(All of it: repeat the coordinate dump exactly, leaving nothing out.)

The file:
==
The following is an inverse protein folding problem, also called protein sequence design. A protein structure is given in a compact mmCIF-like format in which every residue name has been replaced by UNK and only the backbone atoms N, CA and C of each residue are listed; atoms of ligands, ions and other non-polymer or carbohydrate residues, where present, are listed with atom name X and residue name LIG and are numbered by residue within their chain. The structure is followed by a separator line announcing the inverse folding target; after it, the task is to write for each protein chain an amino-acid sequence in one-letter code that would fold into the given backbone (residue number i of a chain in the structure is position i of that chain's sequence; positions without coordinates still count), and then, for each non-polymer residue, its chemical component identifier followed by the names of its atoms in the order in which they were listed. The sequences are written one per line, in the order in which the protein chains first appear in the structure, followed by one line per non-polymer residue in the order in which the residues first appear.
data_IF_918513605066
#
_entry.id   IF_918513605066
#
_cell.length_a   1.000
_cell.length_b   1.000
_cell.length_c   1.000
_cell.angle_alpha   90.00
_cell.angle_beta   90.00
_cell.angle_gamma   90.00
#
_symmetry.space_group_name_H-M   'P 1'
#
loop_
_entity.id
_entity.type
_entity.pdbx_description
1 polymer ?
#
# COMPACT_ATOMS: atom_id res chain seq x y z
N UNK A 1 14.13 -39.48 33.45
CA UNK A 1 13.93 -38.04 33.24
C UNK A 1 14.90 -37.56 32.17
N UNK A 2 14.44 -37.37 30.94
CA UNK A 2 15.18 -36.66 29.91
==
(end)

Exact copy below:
The following is an inverse protein folding problem, also called protein sequence design. A protein structure is given in a compact mmCIF-like format in which every residue name has been replaced by UNK and only the backbone atoms N, CA and C of each residue are listed; atoms of ligands, ions and other non-polymer or carbohydrate residues, where present, are listed with atom name X and residue name LIG and are numbered by residue within their chain. The structure is followed by a separator line announcing the inverse folding target; after it, the task is to write for each protein chain an amino-acid sequence in one-letter code that would fold into the given backbone (residue number i of a chain in the structure is position i of that chain's sequence; positions without coordinates still count), and then, for each non-polymer residue, its chemical component identifier followed by the names of its atoms in the order in which they were listed. The sequences are written one per line, in the order in which the protein chains first appear in the structure, followed by one line per non-polymer residue in the order in which the residues first appear.
data_IF_918513605066
#
_entry.id   IF_918513605066
#
_cell.length_a   1.000
_cell.length_b   1.000
_cell.length_c   1.000
_cell.angle_alpha   90.00
_cell.angle_beta   90.00
_cell.angle_gamma   90.00
#
_symmetry.space_group_name_H-M   'P 1'
#
loop_
_entity.id
_entity.type
_entity.pdbx_description
1 polymer ?
#
# COMPACT_ATOMS: atom_id res chain seq x y z
N UNK A 1 14.13 -39.48 33.45
CA UNK A 1 13.93 -38.04 33.24
C UNK A 1 14.90 -37.56 32.17
N UNK A 2 14.44 -37.37 30.94
CA UNK A 2 15.18 -36.66 29.91